Response rate is a measure of how many people receiving a communication take the requested action. If your organization sends an email to 1,000 subscribers asking each to write their representative in Congress and 150 take that action then the response rate is 15%. A similar response rate for 100,000 emails sent might produce 15,000 emails to Congress.
What is a good response rate? I just made up 15% for the sake of example and it has no value as a good (or bad) response rate. So a good response rate may be higher or it may be lower and it will, almost certainly, vary from organization to organization. We may also expect the difficulty of the ask to make a difference. How hard is it for the reader to do what you have asked? Most online advocacy campaign asks involve two, maybe three steps:
- Clicking a link in an email;
- Looking at a form and pre-drafted letter text. The user needs to fill out the form or, more likely, review the form for accuracy because it already displays his or her personal information;
- Clicking a submit button.
That’s it. Do that and you’ve “responded.” These days a user will be presented with screens asking for more information or, more commonly, ways to tell friends about the message through email and social media. Some users may be asked to make a donation or volunteer to get involved in other ways, too. But, that first submit button click is all that’s needed for a response.
Consider that, in theory anyway, everyone on your email list asked to be on the list. They opted into the list. They said, in effect: “hey, this looks interesting (or important) and I want to get your messages and be involved in efforts to help.”
These people have joined your club. They’re part of the group. They’re into it, man. Right? It follows that most would participate in the events. Heck, if it is something so simple (yet powerful!) as clicking a button to send a letter to Congress and make the world better then more than most.
Maybe 60% would act. Or 75%. We won’t expect everyone to respond. Heck, some people are out of town or their internet connection is down or their kid is sick and it’s been a really busy week. We’ll cut folks some slack.
The benchmark advocacy response rate for nonprofits is about 4%. Yes. Four percent. Four (right there between three and five…it’s a number commonly discussed on Sesame Street).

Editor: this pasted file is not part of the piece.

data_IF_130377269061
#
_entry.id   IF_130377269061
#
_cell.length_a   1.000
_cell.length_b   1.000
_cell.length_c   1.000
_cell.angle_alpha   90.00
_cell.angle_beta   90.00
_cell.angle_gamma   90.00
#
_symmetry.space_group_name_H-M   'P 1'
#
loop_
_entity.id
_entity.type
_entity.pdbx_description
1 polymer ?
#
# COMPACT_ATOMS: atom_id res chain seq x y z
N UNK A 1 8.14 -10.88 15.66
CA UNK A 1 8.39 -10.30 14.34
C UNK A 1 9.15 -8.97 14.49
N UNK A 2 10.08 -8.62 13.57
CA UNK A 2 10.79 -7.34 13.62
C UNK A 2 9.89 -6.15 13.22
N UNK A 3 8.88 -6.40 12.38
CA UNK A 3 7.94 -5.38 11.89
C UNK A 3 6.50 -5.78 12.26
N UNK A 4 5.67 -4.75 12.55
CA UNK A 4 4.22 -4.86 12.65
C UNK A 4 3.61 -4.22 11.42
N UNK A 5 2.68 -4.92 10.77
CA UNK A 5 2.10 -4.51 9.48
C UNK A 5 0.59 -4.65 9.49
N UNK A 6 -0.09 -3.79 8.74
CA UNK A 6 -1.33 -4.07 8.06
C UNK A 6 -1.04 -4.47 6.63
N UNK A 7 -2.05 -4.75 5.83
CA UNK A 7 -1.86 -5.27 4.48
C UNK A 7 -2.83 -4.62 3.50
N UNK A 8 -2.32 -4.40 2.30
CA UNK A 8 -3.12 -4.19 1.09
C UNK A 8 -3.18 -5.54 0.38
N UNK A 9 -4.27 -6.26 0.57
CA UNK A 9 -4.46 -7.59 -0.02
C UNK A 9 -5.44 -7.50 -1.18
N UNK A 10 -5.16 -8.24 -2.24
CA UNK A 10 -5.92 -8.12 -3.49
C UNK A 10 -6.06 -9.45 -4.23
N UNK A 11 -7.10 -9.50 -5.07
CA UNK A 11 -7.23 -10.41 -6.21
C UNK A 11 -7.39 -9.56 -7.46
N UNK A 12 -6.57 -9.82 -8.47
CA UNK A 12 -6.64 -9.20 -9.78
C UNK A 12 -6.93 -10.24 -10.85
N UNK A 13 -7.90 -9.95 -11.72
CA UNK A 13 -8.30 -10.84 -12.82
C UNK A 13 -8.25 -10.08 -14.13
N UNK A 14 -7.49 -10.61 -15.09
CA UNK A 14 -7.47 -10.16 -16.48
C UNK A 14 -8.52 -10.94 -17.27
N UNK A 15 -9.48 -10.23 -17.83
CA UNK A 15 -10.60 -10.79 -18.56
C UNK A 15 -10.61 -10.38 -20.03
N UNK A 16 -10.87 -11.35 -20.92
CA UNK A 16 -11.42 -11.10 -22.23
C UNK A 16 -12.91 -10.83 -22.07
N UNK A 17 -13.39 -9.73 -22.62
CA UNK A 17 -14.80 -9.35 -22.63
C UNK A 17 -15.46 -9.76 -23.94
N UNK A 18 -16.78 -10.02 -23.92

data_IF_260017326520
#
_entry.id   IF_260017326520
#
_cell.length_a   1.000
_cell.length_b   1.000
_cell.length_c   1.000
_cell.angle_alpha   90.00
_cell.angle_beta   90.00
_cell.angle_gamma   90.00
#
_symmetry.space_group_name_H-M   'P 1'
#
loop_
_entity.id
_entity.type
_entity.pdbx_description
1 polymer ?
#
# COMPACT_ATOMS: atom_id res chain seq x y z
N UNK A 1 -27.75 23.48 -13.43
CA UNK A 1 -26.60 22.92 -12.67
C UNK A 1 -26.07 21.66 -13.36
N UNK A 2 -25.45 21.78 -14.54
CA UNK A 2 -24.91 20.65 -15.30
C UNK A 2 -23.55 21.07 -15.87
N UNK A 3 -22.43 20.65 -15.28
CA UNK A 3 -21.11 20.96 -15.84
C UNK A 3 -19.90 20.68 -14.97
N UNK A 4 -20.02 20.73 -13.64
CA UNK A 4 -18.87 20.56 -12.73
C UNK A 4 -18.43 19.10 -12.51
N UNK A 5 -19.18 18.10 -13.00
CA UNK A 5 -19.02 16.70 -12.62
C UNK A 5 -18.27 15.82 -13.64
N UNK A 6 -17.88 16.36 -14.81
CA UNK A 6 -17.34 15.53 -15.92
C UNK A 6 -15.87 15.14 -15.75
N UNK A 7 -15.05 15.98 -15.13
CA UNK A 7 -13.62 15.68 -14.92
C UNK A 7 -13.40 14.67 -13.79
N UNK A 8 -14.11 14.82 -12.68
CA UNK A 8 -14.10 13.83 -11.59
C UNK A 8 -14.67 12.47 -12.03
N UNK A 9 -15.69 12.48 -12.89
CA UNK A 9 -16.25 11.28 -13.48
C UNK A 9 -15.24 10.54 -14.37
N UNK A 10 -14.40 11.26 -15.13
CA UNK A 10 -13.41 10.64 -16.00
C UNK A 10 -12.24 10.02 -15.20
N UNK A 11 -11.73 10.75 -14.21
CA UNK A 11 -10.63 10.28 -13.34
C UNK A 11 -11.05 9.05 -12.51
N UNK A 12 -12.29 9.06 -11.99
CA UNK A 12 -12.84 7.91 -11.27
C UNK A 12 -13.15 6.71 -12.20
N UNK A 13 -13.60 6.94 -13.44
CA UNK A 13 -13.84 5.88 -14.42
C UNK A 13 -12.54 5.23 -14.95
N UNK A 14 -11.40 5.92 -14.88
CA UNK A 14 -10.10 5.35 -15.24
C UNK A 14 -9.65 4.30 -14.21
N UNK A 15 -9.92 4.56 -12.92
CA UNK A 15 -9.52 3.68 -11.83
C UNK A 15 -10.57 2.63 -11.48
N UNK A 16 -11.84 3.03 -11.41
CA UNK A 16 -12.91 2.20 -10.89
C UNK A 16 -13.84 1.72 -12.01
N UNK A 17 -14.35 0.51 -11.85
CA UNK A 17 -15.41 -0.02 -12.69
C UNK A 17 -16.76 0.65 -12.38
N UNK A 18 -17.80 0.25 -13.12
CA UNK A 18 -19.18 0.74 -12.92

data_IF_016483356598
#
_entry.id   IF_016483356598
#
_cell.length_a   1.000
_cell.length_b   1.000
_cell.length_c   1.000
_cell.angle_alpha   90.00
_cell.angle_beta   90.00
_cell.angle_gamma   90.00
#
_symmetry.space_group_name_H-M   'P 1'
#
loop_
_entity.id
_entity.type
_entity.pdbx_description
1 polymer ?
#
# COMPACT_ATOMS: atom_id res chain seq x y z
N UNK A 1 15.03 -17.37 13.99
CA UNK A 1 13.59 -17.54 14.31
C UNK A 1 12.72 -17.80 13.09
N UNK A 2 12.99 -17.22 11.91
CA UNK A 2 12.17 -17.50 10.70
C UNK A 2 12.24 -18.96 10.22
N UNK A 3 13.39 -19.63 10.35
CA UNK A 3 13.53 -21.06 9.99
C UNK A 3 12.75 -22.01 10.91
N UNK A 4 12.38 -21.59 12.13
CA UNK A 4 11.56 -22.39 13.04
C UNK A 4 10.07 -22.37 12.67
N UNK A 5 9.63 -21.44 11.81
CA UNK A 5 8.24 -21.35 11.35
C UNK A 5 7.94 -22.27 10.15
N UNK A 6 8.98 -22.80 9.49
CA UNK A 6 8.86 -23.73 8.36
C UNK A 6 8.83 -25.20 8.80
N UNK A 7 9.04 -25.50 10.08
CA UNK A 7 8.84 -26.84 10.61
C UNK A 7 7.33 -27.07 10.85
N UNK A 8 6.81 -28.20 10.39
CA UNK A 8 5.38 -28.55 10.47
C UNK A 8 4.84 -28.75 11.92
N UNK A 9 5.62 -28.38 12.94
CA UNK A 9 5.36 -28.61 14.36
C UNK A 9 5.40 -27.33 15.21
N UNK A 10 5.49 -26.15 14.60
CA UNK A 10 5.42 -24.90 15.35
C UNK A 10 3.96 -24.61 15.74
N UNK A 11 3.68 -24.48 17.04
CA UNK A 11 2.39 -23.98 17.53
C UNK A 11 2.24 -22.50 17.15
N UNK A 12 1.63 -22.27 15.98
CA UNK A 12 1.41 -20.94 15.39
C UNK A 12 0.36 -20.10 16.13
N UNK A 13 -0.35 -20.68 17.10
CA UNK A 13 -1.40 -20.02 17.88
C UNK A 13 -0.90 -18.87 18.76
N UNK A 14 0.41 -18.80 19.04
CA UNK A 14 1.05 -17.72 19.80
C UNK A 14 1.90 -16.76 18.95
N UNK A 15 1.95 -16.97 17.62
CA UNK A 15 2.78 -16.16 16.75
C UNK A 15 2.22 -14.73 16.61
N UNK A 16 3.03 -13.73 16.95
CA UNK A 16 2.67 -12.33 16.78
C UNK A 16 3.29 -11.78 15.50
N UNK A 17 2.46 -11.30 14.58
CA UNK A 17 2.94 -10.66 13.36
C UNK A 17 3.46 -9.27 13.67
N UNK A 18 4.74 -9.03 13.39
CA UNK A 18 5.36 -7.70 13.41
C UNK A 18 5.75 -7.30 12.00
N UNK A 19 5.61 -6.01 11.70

This is not to say that your organization’s response rate is 4%. In fact it could be 6 or 7%. Maybe a bit more. If so, good on ya. By the way, has that rate been going up or down recently?
What is up with a 4% response rate across the sector? As we said, these lists are built with people that “want” to hear from you. They opted in. Many or most folks took a similar action – writing a letter to Congress or signing a petition – during that opt-in so it isn’t as though they don’t know what you want them to do.
We aren’t going to say what a good or great response rate should be but we do believe that 4% sucks for lists of interested and willing subscribers.
This rate says something about how we’re going about building and using these email lists. The people on the lists are mostly casual observers. If they are not responding then how do we know they are interested? What are advocacy organizations accomplishing when only one in 25 members does anything?
Okay, we’re going to admit that some may debate that this response rate is really a concern. After all, a good direct mail response rate is below one percent and these emails are cheaper and faster so email may be rockin’ it.
But we figure that most don’t like this 4% response rate.
So what’s the problem? Are we building these lists with “bad names?” Are we not communicating well after people sign up? Do subscribers have a lot less interest in your organization and cause than their opting into your list might indicate?
We think it is some of all of the above – and more or less and may depend from group to group. One thing we know, though, is that organizations need to take a hard look at their goals for email lists – and online community writ large. If email lists are simply headed to direct mail response rate territory then we need to understand that – and budget accordingly for a world in which very large lists are needed do get small results. This won’t be cheap and quantity is not necessarily a sin.
But perhaps resources could be better invested in finding more qualified subscribers, engaging people more directly on their own terms and simply cutting the dead wood out of lists. This last piece would be the simplest and cheapest though it should serve as a basic piece of the plan and not be anything particularly innovative or new.
Let’s figure out what to do about that 4%.